Monitoring my heart rate to manage ME/CFS

One of the basic bits of advice for people with ME/CFS is, “Don’t overdo it.” But, given the delayed reaction of PEM (post-exertional malaise), how can we know whether we’re exerting ourselves too much? Some medical professionals urge patients to monitor their pulse, or heart rate (HR), to stay within their energy envelope. Like many others, I follow this advice. But I believe that the focus on HR, and especially on a specific rate of beats per minute (BPM), is simplistic and actually can lead to ‘overdoing it.’

The first reason to not depend solely on heart rate is that psychological stress can cause PEM, too. This stress can be due to positive or negative situations, and the heart rate doesn’t have to rise as high as it does during overexertion to cause PEM. For example, while teaching a college class for 80 minutes twice a week (my only real activity), I feel low-level excitement, and my HR stays well below the rate that I can sustain for that length. Yet this excitement causes PEM. So exertion isn’t everything. (It would be great if researchers addressed this.)

The rest of this post discusses my approach to managing my exertion using heart rate. I list the equipment I use in another post.

Just a clue

First: a fast pulse is probably not the problem. Instead, it’s an indirect and imperfect clue to whatever actually causes PEM. Maybe the process starts with the buildup of lactic acid, or maybe something else; in any case, monitoring HR is simply an easy way to get a sketchy idea of what ‘overdoing it’ is.

Energy envelope: constantly changing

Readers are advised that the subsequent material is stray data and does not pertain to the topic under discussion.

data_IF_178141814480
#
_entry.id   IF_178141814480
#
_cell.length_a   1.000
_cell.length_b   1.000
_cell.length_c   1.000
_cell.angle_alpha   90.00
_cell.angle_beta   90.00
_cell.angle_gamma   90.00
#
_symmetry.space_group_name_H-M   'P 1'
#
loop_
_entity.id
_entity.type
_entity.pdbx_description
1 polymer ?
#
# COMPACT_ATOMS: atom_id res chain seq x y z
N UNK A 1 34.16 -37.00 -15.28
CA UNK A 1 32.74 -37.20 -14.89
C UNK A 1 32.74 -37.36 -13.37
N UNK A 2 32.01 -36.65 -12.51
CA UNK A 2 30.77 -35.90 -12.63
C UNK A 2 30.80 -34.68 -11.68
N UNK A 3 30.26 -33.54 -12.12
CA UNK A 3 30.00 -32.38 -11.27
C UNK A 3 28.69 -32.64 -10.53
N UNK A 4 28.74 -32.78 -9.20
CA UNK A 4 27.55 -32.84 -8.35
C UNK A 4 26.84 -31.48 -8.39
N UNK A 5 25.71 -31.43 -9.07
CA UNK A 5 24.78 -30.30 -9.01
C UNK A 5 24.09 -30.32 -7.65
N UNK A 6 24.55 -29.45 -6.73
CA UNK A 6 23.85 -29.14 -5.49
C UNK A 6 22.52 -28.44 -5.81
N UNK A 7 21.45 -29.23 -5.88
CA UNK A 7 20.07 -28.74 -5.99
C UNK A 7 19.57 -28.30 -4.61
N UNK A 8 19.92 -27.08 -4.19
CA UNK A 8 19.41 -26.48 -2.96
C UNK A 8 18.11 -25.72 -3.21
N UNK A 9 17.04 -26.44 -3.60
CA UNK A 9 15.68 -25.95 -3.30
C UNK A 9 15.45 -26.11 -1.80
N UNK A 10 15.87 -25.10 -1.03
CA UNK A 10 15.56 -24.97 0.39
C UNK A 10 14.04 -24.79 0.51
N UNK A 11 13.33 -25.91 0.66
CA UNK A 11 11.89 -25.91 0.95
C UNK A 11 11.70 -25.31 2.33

So I monitor more than my pulse. When feeling relatively well, I can walk for quite a while without my heart rate rising much, but I’ll get PEM if I go far at all. Thus, I need to watch the time, or my step count. Similarly, I can stand a short burst of higher-HR activity, such as climbing a flight of stairs, without provoking PEM. So my threshold for exertion is a sliding balance between time and intensity, as measured via HR.

Further, my capacity changes throughout the day. Some people plan their level of exertion for the day based on their resting heart-rate when they awaken. I’ve had days that started poorly or well and then changed for no discernible reason. It’s difficult emotionally to cancel an activity in the afternoon that I planned only that morning, especially when I’ve ‘saved up’ my energy for it, but it’s nice when I unexpectedly feel up to something. So my approach is to understand that all plans are provisional and to strike when the iron is hot, regardless of my resting heart-rate when I awaken.

When I’m in the midst of activity, watching my heart-rate can tell me when things start to go wrong. I’m not completely sure what it means, but, whenever I go for a long enough walk, I develop “post-exertional tachycardia”; that is, my HR goes up markedly (10-20 beats per minute) after I stop moving. The harder or longer the exertion, the stronger the effect; it’s also stronger during PEM. When I see this, I tell myself to back off the activity.

One Good Day rule

Finally, I have a “One Good Day” rule. Ideally, I have to experience 24 hours without PEM before I’ll get off my butt and do something taxing, such as shopping. My heart rate is higher during PEM—especially while doing things–even when other symptoms are less evident. So when my HR is high, regardless of other signs, I know that I should take it easy.

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3 responses to “Monitoring my heart rate to manage ME/CFS

  1. I have been using Cittruilline Malate for reducing lactic acid. It works amazing.

    Liked by 1 person

  2. Pingback: How I measure HR and HRV | Tracy Duvall

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